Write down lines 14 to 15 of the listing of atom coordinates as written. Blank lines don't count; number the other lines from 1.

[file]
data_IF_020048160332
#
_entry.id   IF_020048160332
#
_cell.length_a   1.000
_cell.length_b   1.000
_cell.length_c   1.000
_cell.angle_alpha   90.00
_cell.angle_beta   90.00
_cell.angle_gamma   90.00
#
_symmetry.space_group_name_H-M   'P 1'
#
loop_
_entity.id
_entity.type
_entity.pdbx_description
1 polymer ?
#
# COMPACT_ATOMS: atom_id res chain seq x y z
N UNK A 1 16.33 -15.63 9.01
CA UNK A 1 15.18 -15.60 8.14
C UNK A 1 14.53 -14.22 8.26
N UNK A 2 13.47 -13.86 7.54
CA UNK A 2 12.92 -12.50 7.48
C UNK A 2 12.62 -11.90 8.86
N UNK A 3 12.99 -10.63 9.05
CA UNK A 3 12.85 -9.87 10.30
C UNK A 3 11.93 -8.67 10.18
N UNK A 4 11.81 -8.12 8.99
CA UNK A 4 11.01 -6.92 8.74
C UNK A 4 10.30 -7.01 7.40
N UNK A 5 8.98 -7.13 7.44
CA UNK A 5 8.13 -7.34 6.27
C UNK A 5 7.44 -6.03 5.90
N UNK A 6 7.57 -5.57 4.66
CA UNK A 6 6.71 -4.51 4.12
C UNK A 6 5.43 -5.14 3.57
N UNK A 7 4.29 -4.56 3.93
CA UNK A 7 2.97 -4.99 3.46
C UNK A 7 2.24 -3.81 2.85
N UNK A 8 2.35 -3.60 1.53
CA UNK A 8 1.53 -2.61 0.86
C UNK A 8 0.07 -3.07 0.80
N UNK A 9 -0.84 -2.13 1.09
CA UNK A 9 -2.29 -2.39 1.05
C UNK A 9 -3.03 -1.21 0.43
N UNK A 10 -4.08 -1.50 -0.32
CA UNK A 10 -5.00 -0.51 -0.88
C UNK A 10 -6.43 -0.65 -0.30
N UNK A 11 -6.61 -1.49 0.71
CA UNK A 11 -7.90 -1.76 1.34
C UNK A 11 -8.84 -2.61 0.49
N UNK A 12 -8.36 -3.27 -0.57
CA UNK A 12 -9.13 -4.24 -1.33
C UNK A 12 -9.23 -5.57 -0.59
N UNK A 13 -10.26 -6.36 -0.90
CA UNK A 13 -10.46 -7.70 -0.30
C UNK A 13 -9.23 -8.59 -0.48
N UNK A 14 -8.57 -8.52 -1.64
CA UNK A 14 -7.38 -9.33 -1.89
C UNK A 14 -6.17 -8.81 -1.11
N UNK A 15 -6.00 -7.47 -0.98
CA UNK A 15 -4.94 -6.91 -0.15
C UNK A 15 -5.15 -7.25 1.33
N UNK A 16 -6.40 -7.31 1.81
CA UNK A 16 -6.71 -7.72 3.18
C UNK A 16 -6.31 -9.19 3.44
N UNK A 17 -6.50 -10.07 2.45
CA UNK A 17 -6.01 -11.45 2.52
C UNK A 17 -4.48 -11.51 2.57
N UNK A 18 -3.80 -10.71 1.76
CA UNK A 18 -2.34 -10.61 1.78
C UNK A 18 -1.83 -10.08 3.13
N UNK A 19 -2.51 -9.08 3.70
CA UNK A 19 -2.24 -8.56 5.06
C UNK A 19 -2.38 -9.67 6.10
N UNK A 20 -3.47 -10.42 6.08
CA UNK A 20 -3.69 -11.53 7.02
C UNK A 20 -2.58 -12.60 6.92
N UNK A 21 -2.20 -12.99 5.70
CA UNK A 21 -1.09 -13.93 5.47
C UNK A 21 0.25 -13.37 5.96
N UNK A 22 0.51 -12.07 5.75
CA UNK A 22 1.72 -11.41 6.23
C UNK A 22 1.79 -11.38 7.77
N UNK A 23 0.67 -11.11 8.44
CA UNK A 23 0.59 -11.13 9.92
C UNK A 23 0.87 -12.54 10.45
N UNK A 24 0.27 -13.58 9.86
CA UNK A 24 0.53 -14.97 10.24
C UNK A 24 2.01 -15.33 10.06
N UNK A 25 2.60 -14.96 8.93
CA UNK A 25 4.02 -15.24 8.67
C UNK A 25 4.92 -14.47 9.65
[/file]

loop_
_entity.id